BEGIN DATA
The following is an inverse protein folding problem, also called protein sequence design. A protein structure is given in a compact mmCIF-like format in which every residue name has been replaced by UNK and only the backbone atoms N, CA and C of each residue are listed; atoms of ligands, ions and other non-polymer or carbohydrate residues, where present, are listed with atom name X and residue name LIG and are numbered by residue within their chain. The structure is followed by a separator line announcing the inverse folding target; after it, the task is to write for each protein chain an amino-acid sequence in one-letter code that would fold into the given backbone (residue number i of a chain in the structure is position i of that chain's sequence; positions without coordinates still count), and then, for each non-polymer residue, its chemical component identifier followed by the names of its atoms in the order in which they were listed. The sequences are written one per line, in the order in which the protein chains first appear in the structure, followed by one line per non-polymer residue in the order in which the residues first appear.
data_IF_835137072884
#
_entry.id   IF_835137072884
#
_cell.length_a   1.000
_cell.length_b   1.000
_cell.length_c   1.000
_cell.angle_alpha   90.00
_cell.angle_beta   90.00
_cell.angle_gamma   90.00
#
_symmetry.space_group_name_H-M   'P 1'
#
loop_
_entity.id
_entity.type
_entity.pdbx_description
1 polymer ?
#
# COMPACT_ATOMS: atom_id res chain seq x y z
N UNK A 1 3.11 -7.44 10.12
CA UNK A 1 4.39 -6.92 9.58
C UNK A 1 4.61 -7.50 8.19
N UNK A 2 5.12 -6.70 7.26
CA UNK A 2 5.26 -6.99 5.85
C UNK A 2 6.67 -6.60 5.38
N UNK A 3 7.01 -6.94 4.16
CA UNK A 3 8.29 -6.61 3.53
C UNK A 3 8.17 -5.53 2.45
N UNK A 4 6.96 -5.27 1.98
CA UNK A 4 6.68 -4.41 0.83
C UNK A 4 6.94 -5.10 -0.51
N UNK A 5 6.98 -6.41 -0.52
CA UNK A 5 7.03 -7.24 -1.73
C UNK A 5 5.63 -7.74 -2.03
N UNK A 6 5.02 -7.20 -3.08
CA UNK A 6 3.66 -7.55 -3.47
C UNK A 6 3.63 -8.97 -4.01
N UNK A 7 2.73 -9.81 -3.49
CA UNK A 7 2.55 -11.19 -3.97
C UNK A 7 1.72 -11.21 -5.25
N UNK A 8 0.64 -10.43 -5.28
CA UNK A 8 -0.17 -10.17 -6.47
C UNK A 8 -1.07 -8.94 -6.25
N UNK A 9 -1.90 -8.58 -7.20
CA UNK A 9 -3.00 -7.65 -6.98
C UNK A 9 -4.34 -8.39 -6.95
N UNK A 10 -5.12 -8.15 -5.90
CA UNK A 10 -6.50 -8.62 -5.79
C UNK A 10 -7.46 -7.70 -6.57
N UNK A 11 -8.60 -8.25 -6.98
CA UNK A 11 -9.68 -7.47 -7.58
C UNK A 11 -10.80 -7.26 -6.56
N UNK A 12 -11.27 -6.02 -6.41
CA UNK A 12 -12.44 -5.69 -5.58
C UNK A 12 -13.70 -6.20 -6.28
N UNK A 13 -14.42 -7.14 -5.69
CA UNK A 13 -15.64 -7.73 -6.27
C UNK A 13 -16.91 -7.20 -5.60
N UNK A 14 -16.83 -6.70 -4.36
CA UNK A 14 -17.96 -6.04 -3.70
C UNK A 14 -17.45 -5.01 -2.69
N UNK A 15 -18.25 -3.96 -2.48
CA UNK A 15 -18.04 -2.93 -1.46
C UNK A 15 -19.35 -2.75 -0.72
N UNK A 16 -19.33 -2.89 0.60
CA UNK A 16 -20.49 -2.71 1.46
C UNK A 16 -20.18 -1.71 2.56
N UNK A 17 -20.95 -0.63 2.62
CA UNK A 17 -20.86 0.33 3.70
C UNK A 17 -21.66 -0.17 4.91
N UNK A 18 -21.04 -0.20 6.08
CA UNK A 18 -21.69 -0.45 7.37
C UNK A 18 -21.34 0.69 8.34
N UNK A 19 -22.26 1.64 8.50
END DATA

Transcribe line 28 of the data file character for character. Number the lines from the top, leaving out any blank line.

N UNK A 3 7.01 -6.94 4.16